The Role for Landscape Ecology in Poverty Relief

In the latest issue of Landscape Ecology, Louis Iverson suggests landscape ecologists have a role in poverty relief. Reviewing SachsThe End of Poverty: Economic Possibilities for our Time, Iverson believes the book ‘should motivate additional research and implementation of principles within landscape ecology into this critical arena’ and argues that landscape ecologists‘can provide expertise to efficiently use funds to the greatest value and to research sustainable, integrated pathways to development’. After discussing several aspects of the current state of the global poverty problem (poverty statistics, water scarcity, Millennium Development Goals, environmental constraints on development), Iverson suggests landscape ecologists can contribute to these issues by;

  1. Modelling the impacts and possible mitigation of climate change on water and agricultural production, especially in the most vulnerable zones with high levels of extreme poverty
  2. Creating innovative, landscape-level systems for efficient water use, agricultural production, and infrastructure in the zones of extreme poverty
  3. Working towards sustainable management of ecosystems, especially fragile ecosystems, that are deteriorating due to human pressures
  4. Assisting in planning for urban growth that also sustains agriculture productivity using appropriate water, soil, and food management systems
  5. Building models of low-cost but sustainable means of protection against natural or technological disasters, especially storms, floods, and droughts (climate-related disasters)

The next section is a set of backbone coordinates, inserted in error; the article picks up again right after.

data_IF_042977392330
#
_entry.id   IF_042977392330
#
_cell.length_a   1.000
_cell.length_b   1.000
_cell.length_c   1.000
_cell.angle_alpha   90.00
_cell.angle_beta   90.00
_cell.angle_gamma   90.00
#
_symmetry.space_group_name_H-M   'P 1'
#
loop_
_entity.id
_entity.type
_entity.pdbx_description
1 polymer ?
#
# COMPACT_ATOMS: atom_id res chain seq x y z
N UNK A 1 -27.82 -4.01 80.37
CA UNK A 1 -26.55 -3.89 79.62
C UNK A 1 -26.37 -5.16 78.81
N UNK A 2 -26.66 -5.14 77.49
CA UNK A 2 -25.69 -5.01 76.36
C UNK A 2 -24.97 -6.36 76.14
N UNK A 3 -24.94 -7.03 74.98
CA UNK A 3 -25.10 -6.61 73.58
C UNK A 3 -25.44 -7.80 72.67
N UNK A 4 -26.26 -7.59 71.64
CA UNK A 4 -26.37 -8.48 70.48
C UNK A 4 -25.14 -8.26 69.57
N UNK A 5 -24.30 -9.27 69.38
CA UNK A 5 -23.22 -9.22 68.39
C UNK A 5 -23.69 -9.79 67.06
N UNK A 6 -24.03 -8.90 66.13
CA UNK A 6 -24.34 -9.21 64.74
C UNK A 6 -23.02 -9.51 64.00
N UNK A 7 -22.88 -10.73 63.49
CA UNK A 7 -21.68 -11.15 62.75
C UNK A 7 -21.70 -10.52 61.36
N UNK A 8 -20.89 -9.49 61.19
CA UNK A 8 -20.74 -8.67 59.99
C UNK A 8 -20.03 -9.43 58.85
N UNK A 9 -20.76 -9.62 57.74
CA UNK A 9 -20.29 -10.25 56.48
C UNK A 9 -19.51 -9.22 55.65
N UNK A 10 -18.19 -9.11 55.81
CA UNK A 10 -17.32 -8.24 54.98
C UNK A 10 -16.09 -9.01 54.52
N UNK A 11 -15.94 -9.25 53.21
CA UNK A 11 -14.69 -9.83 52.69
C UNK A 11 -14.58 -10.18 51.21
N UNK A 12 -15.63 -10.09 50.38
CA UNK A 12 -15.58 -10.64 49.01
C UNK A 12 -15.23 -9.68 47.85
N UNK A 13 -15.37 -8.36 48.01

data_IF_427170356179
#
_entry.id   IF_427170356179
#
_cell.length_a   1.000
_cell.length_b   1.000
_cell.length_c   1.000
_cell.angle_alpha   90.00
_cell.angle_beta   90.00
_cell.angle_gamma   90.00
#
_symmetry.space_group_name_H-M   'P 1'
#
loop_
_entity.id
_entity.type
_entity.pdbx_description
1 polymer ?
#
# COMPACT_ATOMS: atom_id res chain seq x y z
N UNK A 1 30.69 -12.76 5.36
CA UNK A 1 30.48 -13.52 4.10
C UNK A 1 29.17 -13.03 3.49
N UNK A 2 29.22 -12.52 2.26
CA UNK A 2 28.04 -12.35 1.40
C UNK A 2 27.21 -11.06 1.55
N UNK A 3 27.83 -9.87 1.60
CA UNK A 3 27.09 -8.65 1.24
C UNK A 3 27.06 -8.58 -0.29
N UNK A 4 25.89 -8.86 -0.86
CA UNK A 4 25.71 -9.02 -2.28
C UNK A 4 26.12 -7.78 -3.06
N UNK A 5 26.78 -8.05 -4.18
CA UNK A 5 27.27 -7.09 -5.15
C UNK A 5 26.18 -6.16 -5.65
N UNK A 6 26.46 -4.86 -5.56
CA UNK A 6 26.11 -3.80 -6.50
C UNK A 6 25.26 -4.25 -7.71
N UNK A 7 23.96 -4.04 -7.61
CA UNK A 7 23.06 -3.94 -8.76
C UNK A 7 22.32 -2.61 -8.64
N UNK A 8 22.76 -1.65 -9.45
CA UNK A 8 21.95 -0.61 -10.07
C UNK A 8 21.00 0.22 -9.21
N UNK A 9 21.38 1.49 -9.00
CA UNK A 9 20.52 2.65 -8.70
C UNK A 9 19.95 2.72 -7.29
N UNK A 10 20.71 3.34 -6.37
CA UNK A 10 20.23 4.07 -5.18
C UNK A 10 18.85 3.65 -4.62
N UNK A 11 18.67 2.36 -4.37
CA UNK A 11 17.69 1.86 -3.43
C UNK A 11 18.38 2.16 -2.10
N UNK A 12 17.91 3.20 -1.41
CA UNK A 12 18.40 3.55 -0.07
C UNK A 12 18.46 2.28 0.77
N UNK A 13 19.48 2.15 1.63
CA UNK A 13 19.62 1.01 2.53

6. Designing infrastructure and energy improvements in developing countries with maximum positive human impact and minimum negative environmental impact
  7. Working to better understand the diseases of the poor and spatial and temporal relationships of these diseases
  8. Working to understand how over-consumption and excessive wealth contributes to environmental degradation and poverty elsewhere in the global landscape, and propose/model remedial solutions
  9. Developing partnerships with ecologists, economists, landscape architects, wildlife managers, and land managers in developing countries that make a difference
  10. Seeking out students from poor countries who can provide direct linkages to projects back in their home countries
  11. Assisting in land-use and urban planning efforts where practical and feasible, focusing on improving conditions for slum dwellers
  12. Working to help influence decision-makers to realize that investments toward the goals outlined above are well spent and the right thing to do


More inspiration, if it were needed, to continue this field of research…

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